The City of Cape Town’s response to land occupations is further eroding the already weak relationship between social movements and the local municipality. A change in approach is desperately needed.
Cape Town is one the most unequal cities in the world. The enduring legacy of both colonialism and apartheid is inscribed in every aspect of daily life. Access to safety, employment, education, healthcare and housing is still largely determined along racial lines. A wealthy and predominantly White minority lives in well-located areas with good access to jobs and services, while the poor and working-class Black majority are forced to live in poorly-serviced settlements on the city’s periphery. Little progress has been made in reversing this segregation and exclusion, and many residents spend more than a third of their income and a significant amount of their time travelling in and out of areas of economic opportunity.
The City of Cape Town – the sphere of government that is largely responsible for housing provision – has built less than 10,000 homes a year for at least the last 10 years. In 2018/2019, just 5,692 housing opportunities were provided by the municipal government. At the same time, the estimated housing backlog in Cape Town is 350,000 homes, meaning that roughly one third of all households live in informal settlements, backyard shacks, or otherwise unacceptable housing conditions. In short, the housing crisis is growing in scale and intensity year upon year.
This context is crucial to any discussion of land occupation in the city. When the majority are brutally and systematically denied access to land and housing, it is only natural that people will take matters into their own hands. Indeed, the illegal occupation of both private and public land has been a feature of South African urbanisation for hundreds of years. After all, everyone needs a home.
The severe economic hardship unleashed by COVID19 and the associated lockdown has pushed millions of South Africans further into poverty and compounded the consequences of the broader failure of Cape Town’s housing system. According to data collected during the National Income Dynamics Study – Coronavirus Rapid Mobile Survey, roughly three million jobs have been lost so far, exacerbating the country’s exceptionally high unemployment rate of around 30%. Like in many countries globally, there has been no support offered to renters in either the formal or informal rental sectors, which has meant that many people have been forced out of their homes despite an official moratorium on evictions. The result is a growing number of people in desperate need of access to land and housing – and therefore a notable increase in the scale of land occupation.
Unfortunately, the City of Cape Town’s response has largely failed to acknowledge the prevailing economic reality and the difficult choices that many residents face. Rather than understanding the root cause of increased occupations, the City has built on their previous approach of vilifying and attacking occupiers – both physically and discursively.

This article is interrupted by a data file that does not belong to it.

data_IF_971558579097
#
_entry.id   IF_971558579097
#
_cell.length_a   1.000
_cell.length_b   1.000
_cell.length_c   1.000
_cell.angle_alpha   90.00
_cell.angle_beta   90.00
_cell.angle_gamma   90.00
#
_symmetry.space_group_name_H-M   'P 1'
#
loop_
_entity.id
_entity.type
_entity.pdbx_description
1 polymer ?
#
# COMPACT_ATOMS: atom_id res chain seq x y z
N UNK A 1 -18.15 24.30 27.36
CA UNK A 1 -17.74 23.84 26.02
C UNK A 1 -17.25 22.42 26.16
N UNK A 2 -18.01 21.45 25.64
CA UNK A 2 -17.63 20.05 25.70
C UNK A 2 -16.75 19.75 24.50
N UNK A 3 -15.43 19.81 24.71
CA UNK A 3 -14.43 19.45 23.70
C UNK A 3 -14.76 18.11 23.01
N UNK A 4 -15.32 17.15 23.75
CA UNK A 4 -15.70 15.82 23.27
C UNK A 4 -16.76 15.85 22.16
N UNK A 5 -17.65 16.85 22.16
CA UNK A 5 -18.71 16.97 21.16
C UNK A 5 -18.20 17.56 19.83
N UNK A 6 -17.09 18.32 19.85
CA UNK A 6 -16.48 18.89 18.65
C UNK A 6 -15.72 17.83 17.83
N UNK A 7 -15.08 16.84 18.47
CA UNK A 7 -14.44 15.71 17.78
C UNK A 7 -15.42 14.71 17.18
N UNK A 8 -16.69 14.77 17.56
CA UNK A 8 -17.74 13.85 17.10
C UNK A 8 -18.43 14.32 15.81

It is important to avoid presenting all occupations as homogenous. Some are highly organised and explicitly linked to political movements, while others take place in a more spontaneous and ad hoc manner. Either way, the state’s response remains fairly consistent, and indicates a breakdown in understanding between the residents of Cape Town and the people and institutions that are meant to serve them.
Evictions and violence
Social movements and civil society organisations, such as the Social Justice Coalition and the Khayelitsha Community Action Network, have long critiqued the municipality’s approach to governing Cape Town’s large informal settlements. Several court cases have been launched to highlight the uneven nature of service provision, with informal settlement residents calling for adequate sanitation, improved public lighting, and a more equal distribution of police resources. There is also a long history of protest and litigation relating to housing provision and the City’s approach to evictions.
Most recently, a video emerged of Bulelani Qolani being dragged naked from his home by the City’s law enforcement unit – who subsequently demolished the structure. The video sparked national outrage, both for its undignified nature and the fact that the eviction was being carried out despite a country-wide eviction moratorium. In court papers, the City argued that his home was unoccupied, and that the eviction was therefore legal. While the City eventually lost their case, the eviction of Mr Qolani highlights a rapid escalation of municipal violence towards occupiers. Cape Town is not unique in this regard, and similar government transgressions of the eviction moratorium have taken place across South Africa.